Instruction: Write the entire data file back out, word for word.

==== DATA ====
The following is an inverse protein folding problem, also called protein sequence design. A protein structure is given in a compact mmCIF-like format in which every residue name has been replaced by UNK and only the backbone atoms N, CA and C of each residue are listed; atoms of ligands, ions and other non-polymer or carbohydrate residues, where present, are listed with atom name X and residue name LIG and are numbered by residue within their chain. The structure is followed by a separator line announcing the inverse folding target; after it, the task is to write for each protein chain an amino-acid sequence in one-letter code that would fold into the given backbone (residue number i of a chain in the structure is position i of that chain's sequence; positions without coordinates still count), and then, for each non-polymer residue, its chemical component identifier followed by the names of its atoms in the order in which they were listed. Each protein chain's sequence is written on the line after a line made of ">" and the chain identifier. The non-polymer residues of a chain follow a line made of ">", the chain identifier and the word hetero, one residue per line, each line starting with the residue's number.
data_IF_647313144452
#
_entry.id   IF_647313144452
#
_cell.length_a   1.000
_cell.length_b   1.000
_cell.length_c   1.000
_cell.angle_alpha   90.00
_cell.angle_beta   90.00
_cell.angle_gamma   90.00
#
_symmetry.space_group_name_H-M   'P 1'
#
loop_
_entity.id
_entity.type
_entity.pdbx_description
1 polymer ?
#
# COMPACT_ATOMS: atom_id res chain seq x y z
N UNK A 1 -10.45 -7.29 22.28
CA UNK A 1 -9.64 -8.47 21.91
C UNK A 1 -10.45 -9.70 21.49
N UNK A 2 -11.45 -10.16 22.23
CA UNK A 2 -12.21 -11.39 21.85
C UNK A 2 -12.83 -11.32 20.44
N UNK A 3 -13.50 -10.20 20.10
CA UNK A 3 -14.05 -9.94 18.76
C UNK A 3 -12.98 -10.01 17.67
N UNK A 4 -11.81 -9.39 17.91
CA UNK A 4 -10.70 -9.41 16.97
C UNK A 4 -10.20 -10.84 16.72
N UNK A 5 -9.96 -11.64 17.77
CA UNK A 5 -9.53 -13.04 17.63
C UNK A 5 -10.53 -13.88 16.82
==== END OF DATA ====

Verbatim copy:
The following is an inverse protein folding problem, also called protein sequence design. A protein structure is given in a compact mmCIF-like format in which every residue name has been replaced by UNK and only the backbone atoms N, CA and C of each residue are listed; atoms of ligands, ions and other non-polymer or carbohydrate residues, where present, are listed with atom name X and residue name LIG and are numbered by residue within their chain. The structure is followed by a separator line announcing the inverse folding target; after it, the task is to write for each protein chain an amino-acid sequence in one-letter code that would fold into the given backbone (residue number i of a chain in the structure is position i of that chain's sequence; positions without coordinates still count), and then, for each non-polymer residue, its chemical component identifier followed by the names of its atoms in the order in which they were listed. Each protein chain's sequence is written on the line after a line made of ">" and the chain identifier. The non-polymer residues of a chain follow a line made of ">", the chain identifier and the word hetero, one residue per line, each line starting with the residue's number.
data_IF_647313144452
#
_entry.id   IF_647313144452
#
_cell.length_a   1.000
_cell.length_b   1.000
_cell.length_c   1.000
_cell.angle_alpha   90.00
_cell.angle_beta   90.00
_cell.angle_gamma   90.00
#
_symmetry.space_group_name_H-M   'P 1'
#
loop_
_entity.id
_entity.type
_entity.pdbx_description
1 polymer ?
#
# COMPACT_ATOMS: atom_id res chain seq x y z
N UNK A 1 -10.45 -7.29 22.28
CA UNK A 1 -9.64 -8.47 21.91
C UNK A 1 -10.45 -9.70 21.49
N UNK A 2 -11.45 -10.16 22.23
CA UNK A 2 -12.21 -11.39 21.85
C UNK A 2 -12.83 -11.32 20.44
N UNK A 3 -13.50 -10.20 20.10
CA UNK A 3 -14.05 -9.94 18.76
C UNK A 3 -12.98 -10.01 17.67
N UNK A 4 -11.81 -9.39 17.91
CA UNK A 4 -10.70 -9.41 16.97
C UNK A 4 -10.20 -10.84 16.72
N UNK A 5 -9.96 -11.64 17.77
CA UNK A 5 -9.53 -13.04 17.63
C UNK A 5 -10.53 -13.88 16.82